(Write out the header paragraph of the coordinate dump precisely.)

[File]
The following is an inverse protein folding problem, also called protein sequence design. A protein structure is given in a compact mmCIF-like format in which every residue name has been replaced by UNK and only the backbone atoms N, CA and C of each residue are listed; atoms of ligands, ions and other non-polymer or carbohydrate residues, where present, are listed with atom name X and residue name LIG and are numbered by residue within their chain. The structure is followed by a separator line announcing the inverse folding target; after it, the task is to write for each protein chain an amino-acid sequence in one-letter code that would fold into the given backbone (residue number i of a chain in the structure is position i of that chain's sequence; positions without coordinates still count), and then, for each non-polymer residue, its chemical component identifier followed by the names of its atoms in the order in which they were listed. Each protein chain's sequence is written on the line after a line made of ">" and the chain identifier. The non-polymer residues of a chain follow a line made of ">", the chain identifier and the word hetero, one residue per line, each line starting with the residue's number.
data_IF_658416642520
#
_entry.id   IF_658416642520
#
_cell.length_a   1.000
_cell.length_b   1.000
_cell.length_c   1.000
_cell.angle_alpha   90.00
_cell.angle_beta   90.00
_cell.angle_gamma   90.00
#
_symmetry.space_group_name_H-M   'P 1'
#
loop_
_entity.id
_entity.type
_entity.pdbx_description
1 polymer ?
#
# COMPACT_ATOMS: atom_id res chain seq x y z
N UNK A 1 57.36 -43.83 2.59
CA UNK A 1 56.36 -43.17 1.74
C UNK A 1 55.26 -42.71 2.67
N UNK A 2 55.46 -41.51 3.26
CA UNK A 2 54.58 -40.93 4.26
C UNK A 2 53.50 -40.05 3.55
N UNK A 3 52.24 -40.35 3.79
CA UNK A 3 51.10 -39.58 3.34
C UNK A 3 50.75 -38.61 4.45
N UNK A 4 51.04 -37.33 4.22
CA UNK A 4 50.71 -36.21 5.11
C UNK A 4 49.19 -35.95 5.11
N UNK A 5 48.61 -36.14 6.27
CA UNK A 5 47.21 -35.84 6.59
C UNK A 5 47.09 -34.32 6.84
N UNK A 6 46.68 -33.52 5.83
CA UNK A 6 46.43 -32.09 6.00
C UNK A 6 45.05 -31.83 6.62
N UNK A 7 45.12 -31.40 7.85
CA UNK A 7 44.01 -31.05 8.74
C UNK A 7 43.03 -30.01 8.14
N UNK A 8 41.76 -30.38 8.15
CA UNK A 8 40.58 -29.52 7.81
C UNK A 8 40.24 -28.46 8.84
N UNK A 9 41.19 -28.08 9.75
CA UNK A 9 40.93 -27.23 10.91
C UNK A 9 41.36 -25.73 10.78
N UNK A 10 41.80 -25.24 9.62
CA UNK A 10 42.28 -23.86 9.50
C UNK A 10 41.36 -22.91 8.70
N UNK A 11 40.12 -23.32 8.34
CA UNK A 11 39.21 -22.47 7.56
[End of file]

The following is an inverse protein folding problem, also called protein sequence design. A protein structure is given in a compact mmCIF-like format in which every residue name has been replaced by UNK and only the backbone atoms N, CA and C of each residue are listed; atoms of ligands, ions and other non-polymer or carbohydrate residues, where present, are listed with atom name X and residue name LIG and are numbered by residue within their chain. The structure is followed by a separator line announcing the inverse folding target; after it, the task is to write for each protein chain an amino-acid sequence in one-letter code that would fold into the given backbone (residue number i of a chain in the structure is position i of that chain's sequence; positions without coordinates still count), and then, for each non-polymer residue, its chemical component identifier followed by the names of its atoms in the order in which they were listed. Each protein chain's sequence is written on the line after a line made of ">" and the chain identifier. The non-polymer residues of a chain follow a line made of ">", the chain identifier and the word hetero, one residue per line, each line starting with the residue's number.